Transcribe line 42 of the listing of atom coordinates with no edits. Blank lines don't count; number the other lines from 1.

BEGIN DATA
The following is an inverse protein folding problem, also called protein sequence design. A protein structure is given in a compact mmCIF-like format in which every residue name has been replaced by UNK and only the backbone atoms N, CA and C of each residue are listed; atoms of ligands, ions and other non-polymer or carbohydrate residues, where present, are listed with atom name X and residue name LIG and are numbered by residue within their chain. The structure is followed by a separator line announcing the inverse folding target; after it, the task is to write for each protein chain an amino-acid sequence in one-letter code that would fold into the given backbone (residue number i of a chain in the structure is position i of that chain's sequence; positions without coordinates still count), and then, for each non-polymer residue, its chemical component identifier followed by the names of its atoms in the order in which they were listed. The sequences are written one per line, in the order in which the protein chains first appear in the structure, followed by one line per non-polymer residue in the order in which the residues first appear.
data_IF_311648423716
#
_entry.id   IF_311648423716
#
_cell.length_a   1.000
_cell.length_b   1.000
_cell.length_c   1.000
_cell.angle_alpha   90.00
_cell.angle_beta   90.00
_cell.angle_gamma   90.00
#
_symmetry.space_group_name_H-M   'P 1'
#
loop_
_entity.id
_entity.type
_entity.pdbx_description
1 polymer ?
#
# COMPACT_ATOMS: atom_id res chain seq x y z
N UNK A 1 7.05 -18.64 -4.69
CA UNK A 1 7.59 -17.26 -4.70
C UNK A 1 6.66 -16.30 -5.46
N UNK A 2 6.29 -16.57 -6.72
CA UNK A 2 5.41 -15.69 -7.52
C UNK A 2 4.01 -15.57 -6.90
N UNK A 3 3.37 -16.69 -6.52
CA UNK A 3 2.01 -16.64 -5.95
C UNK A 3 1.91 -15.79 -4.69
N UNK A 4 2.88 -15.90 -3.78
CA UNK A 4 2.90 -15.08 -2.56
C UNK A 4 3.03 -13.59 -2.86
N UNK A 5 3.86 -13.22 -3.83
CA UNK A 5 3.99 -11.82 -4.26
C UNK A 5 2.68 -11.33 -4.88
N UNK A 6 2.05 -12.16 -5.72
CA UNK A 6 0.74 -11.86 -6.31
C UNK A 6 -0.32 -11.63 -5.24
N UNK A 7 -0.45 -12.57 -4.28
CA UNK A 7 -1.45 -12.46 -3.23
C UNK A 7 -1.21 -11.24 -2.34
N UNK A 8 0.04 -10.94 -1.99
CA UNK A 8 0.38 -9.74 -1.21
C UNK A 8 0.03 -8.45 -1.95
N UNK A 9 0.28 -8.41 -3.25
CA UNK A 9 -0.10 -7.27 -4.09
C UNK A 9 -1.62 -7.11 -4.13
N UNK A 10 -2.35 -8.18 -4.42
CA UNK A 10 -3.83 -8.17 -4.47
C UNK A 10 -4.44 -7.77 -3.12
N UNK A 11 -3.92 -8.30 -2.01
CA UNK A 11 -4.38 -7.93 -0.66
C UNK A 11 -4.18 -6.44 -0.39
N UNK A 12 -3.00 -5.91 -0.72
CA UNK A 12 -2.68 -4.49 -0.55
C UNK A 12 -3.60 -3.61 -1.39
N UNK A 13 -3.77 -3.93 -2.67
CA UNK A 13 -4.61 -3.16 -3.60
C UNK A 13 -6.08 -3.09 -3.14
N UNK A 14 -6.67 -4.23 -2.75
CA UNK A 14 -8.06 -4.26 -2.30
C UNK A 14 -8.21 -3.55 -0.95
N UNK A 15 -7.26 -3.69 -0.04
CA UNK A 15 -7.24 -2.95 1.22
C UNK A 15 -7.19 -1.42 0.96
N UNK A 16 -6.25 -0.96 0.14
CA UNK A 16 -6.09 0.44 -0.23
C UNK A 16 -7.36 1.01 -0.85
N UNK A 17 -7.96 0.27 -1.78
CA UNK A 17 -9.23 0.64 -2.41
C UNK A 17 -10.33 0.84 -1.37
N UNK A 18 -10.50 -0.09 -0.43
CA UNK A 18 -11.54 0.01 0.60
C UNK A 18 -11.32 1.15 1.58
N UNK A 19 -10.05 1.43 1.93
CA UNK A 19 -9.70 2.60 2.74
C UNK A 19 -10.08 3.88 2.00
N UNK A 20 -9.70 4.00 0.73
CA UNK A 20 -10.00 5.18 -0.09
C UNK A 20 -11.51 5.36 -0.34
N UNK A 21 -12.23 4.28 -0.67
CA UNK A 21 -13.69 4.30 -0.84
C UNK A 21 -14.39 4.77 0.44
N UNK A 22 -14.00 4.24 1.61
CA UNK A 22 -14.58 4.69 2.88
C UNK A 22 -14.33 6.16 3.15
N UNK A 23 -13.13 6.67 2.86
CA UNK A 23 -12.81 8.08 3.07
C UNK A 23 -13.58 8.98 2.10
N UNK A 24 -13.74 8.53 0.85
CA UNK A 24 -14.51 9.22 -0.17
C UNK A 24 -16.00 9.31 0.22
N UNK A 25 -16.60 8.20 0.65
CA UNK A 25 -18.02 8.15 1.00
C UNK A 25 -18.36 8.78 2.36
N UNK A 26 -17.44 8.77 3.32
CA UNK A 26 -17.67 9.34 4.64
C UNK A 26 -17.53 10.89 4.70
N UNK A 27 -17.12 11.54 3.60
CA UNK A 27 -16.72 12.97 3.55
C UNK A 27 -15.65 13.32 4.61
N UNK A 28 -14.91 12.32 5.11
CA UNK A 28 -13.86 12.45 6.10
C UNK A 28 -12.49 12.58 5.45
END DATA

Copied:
C UNK A 7 -1.21 -11.24 -2.34